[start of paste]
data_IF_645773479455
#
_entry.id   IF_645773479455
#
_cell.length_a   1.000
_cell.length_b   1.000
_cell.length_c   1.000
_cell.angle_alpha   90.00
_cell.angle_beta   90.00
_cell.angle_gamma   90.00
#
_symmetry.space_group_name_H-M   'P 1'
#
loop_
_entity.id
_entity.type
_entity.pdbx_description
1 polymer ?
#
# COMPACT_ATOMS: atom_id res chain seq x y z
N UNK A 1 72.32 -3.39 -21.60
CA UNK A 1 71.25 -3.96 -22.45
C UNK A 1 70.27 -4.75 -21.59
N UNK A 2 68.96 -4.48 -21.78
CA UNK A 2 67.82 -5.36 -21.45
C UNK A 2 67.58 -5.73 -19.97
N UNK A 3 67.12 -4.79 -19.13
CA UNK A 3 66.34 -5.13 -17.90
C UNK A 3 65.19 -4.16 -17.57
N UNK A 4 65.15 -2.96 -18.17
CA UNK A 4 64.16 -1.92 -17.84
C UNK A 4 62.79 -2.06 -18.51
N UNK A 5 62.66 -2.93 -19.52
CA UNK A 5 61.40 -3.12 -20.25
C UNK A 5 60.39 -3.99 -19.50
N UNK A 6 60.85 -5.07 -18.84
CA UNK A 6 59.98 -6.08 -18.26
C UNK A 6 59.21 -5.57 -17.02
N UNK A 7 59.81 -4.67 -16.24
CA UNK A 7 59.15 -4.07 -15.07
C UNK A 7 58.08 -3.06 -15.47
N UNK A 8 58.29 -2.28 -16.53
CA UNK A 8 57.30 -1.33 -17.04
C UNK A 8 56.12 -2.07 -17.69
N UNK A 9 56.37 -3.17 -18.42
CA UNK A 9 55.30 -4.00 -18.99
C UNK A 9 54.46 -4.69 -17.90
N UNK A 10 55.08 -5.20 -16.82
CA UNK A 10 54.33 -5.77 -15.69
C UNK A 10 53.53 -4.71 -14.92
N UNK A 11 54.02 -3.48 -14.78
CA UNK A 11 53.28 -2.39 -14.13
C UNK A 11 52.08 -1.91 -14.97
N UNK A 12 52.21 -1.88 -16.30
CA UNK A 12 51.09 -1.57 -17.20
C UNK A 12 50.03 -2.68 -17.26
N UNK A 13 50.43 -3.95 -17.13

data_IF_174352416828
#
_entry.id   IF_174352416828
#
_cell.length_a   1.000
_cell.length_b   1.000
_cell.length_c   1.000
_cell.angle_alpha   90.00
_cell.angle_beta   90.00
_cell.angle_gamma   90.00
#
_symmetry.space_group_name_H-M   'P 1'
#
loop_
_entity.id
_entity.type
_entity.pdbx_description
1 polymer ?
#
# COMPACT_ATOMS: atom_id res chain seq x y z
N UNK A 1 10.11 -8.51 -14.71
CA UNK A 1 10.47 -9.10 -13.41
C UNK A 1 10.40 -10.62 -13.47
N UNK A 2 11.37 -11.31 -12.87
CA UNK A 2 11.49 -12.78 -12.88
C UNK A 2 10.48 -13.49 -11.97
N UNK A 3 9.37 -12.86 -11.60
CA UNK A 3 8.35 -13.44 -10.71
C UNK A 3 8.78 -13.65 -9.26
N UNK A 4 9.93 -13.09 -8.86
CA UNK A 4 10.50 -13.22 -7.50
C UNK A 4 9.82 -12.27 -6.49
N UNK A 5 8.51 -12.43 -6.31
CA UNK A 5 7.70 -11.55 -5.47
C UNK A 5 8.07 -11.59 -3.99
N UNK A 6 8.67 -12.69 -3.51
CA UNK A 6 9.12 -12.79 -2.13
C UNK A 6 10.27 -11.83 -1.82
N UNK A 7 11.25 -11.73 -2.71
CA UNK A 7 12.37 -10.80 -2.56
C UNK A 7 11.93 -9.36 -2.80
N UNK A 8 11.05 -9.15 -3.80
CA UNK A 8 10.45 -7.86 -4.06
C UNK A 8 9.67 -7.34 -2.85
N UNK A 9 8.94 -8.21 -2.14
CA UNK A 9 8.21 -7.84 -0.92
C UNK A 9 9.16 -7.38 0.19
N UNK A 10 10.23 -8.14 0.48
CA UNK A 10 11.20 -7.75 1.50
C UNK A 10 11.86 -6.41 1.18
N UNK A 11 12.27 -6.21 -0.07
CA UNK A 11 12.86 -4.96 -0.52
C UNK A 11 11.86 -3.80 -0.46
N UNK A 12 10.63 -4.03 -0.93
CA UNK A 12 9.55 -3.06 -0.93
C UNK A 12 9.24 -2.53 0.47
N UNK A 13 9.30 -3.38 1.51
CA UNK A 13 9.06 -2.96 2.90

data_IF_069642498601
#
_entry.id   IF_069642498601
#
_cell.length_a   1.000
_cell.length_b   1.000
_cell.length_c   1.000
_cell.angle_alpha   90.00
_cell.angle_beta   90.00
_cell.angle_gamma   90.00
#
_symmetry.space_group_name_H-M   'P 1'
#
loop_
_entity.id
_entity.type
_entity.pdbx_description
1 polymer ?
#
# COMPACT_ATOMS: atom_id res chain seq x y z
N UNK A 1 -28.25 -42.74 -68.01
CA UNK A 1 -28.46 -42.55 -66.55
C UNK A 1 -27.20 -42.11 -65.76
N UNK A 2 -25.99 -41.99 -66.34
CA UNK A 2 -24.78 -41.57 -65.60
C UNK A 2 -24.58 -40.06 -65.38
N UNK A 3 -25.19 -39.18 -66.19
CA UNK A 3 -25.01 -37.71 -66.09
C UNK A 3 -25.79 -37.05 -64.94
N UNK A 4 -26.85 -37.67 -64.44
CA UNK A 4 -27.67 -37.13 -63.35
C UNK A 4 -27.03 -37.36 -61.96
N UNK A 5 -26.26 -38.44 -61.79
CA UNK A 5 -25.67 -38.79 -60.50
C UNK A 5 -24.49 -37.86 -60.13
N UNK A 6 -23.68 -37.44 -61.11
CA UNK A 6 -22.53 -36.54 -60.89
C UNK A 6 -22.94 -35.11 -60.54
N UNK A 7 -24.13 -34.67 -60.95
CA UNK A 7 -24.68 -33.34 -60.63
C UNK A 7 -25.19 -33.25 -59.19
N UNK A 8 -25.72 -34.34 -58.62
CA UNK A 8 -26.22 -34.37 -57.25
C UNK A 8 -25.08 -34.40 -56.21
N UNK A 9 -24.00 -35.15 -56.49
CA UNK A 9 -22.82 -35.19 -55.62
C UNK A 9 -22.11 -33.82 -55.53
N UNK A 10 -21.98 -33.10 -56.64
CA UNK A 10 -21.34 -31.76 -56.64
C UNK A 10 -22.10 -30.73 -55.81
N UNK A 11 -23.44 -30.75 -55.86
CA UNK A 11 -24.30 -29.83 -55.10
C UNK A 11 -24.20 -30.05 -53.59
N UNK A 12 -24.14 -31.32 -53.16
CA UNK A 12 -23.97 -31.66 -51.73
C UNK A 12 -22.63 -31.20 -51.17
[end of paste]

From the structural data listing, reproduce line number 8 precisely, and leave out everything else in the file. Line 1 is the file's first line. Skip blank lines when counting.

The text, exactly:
_cell.angle_alpha   90.00